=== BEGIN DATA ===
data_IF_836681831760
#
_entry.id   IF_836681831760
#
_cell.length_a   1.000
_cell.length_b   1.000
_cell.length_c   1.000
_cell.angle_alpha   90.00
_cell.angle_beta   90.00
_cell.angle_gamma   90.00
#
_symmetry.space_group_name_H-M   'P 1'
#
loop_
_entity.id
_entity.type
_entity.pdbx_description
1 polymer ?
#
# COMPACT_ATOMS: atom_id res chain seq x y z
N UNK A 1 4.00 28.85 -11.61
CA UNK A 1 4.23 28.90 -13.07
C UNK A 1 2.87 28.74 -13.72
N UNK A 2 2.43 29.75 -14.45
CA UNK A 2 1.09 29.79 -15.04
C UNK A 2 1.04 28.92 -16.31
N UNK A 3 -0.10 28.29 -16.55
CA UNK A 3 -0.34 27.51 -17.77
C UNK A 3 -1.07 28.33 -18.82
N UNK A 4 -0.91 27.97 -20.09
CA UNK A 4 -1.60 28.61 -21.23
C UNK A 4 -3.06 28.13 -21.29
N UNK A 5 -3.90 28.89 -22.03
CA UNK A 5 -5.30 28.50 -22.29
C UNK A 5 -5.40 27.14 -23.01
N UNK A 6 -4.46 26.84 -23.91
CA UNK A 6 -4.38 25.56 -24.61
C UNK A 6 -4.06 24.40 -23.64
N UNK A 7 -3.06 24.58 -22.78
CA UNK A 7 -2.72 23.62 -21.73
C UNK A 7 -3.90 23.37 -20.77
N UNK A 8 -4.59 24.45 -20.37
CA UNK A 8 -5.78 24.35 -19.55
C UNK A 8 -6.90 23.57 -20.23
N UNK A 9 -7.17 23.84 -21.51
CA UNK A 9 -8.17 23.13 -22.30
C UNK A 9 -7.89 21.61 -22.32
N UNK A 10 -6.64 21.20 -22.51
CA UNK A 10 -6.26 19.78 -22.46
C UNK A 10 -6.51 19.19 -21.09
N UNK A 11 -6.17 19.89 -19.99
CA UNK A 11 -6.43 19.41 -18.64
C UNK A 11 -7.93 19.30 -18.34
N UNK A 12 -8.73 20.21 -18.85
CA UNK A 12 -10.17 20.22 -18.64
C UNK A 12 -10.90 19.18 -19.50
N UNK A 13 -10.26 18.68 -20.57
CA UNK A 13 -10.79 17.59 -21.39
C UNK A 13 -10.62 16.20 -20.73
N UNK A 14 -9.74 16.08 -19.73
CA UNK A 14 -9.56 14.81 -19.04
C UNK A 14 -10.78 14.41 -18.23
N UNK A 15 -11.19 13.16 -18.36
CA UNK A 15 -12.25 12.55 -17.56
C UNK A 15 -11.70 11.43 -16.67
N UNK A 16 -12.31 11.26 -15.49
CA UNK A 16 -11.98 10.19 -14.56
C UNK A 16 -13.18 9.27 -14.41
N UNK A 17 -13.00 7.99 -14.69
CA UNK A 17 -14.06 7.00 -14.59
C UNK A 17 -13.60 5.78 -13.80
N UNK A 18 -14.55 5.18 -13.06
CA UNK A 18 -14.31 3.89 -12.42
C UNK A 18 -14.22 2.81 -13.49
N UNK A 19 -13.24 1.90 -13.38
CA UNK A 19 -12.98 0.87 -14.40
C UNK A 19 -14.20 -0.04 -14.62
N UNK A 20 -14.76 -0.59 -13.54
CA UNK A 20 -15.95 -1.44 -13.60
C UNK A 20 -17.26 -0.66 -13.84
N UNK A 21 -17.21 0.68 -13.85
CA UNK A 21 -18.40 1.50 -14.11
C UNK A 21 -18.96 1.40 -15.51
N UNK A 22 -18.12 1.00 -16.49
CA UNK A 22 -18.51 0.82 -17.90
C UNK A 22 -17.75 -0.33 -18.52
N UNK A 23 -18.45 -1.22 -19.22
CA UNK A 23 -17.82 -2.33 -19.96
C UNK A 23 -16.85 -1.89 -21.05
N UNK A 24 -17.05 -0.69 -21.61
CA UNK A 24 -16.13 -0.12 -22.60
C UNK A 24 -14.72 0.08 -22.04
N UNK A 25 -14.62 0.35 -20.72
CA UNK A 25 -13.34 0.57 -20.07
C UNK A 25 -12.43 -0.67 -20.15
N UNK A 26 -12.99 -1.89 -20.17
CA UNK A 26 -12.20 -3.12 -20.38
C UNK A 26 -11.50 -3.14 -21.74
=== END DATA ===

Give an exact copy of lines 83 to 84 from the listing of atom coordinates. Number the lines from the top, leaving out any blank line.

C UNK A 21 -18.96 1.40 -15.51
N UNK A 22 -18.12 1.00 -16.49